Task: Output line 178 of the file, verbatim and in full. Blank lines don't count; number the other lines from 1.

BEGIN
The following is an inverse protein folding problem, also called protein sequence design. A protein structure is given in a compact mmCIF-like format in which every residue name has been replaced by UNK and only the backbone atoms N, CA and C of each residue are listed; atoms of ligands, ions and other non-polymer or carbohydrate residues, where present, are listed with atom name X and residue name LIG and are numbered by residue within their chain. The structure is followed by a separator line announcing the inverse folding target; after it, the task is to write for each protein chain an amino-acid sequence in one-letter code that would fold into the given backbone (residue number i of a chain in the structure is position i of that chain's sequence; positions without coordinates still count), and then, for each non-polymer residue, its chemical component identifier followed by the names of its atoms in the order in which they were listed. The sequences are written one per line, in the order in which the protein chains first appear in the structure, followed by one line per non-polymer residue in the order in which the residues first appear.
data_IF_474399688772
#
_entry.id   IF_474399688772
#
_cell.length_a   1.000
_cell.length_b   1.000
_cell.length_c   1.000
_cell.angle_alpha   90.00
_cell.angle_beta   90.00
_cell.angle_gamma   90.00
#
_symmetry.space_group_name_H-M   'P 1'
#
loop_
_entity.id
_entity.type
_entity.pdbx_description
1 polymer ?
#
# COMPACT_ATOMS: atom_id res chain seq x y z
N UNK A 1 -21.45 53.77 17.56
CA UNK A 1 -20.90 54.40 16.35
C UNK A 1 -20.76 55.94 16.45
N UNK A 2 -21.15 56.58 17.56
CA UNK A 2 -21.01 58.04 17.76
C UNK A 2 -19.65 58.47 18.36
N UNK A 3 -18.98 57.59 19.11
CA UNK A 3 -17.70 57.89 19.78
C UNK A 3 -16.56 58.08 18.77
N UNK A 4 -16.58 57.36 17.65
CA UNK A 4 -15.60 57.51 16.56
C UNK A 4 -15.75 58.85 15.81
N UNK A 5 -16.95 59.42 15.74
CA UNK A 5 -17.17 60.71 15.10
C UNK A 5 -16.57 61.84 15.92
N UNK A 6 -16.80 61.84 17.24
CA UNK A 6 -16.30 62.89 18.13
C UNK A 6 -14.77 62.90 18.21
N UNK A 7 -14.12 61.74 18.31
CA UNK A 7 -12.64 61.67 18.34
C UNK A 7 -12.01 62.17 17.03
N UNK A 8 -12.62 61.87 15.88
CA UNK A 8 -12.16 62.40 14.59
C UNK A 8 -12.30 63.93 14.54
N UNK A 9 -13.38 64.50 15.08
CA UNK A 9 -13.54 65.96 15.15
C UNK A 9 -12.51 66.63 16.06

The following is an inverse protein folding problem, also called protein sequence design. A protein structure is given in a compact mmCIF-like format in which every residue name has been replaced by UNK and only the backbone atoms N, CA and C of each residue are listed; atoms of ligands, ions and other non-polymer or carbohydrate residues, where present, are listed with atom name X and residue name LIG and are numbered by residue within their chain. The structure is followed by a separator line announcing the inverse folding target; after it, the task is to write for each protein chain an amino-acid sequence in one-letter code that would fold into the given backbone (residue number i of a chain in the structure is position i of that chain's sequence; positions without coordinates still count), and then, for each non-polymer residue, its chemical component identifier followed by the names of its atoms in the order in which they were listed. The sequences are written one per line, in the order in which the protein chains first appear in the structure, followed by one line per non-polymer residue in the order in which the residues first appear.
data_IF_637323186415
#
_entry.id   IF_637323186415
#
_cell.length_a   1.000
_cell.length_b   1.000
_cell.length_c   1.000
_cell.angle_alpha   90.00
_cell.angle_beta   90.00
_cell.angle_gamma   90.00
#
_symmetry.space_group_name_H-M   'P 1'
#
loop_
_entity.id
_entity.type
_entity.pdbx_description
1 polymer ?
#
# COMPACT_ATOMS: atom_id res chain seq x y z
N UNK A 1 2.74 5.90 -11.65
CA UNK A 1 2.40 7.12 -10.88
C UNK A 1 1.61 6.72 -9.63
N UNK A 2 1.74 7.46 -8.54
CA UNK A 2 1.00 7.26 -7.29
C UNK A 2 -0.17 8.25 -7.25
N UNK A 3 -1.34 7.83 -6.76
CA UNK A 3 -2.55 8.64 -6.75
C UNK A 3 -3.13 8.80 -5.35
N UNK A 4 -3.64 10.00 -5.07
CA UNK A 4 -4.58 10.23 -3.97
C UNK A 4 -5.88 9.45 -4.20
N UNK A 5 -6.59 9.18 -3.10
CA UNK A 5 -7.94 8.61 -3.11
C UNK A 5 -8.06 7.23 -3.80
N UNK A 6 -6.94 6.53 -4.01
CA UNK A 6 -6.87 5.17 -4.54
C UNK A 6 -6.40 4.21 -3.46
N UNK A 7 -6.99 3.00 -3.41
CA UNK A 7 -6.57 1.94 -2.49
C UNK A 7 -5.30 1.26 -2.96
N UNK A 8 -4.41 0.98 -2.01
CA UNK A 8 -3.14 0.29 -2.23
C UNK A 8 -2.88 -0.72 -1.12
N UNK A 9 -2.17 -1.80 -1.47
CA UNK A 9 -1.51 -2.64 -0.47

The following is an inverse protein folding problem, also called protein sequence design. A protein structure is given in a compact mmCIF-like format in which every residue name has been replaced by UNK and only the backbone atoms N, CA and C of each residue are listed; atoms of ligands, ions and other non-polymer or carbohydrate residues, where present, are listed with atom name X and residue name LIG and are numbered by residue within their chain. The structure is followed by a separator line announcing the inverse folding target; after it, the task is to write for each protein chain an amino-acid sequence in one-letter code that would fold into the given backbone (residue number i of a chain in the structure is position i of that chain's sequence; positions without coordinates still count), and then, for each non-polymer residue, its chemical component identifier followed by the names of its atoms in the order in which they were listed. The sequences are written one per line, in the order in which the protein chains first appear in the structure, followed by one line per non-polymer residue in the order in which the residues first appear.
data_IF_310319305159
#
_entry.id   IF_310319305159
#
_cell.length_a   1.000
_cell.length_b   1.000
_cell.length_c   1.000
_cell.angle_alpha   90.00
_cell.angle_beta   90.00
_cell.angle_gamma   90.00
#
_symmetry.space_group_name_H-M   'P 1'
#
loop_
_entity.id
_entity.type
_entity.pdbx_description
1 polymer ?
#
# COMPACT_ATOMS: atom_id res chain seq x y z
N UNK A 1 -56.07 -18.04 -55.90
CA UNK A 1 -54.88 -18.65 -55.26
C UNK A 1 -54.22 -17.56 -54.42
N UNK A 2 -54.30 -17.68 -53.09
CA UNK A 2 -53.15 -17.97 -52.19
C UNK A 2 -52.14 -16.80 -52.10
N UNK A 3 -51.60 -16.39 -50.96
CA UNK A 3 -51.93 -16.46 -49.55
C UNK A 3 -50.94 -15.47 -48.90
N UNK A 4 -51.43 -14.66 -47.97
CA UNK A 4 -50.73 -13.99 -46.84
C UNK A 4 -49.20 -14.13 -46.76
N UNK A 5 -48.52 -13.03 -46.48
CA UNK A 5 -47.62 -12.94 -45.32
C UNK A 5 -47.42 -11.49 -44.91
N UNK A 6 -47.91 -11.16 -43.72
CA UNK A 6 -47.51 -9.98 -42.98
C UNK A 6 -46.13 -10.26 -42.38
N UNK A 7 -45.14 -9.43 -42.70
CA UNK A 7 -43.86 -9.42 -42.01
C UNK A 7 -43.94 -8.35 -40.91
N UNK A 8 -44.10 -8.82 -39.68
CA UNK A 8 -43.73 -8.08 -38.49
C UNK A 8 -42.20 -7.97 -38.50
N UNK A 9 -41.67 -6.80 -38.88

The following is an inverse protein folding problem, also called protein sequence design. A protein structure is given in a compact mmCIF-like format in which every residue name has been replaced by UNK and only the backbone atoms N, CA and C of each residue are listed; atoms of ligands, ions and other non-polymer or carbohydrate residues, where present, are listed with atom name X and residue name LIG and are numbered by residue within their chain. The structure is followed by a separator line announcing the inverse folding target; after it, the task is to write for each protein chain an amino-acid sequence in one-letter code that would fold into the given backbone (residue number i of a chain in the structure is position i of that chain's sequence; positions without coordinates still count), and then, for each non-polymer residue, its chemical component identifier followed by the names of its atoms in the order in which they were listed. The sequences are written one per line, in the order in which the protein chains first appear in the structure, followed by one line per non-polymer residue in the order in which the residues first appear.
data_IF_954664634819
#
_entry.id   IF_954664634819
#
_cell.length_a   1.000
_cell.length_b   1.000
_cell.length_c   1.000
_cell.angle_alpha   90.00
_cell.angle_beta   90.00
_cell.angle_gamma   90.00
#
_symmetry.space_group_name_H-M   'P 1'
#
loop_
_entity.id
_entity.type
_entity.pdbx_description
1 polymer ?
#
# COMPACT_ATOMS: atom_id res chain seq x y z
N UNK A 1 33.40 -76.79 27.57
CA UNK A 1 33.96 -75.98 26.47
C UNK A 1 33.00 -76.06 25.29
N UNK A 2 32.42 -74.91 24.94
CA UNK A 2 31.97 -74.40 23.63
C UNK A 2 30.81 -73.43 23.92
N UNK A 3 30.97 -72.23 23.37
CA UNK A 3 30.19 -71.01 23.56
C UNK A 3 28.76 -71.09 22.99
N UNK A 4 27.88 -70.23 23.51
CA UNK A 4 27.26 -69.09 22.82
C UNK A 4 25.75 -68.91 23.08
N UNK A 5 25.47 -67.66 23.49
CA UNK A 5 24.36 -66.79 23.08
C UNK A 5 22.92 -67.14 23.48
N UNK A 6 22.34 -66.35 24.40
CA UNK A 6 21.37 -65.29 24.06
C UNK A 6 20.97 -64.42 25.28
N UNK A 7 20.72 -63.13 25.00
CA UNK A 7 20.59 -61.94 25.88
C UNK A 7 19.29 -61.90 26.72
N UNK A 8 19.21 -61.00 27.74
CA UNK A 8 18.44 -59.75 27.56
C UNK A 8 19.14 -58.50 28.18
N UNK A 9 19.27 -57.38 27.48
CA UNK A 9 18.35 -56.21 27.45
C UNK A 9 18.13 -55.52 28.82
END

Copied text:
N UNK A 6 22.34 -66.35 24.40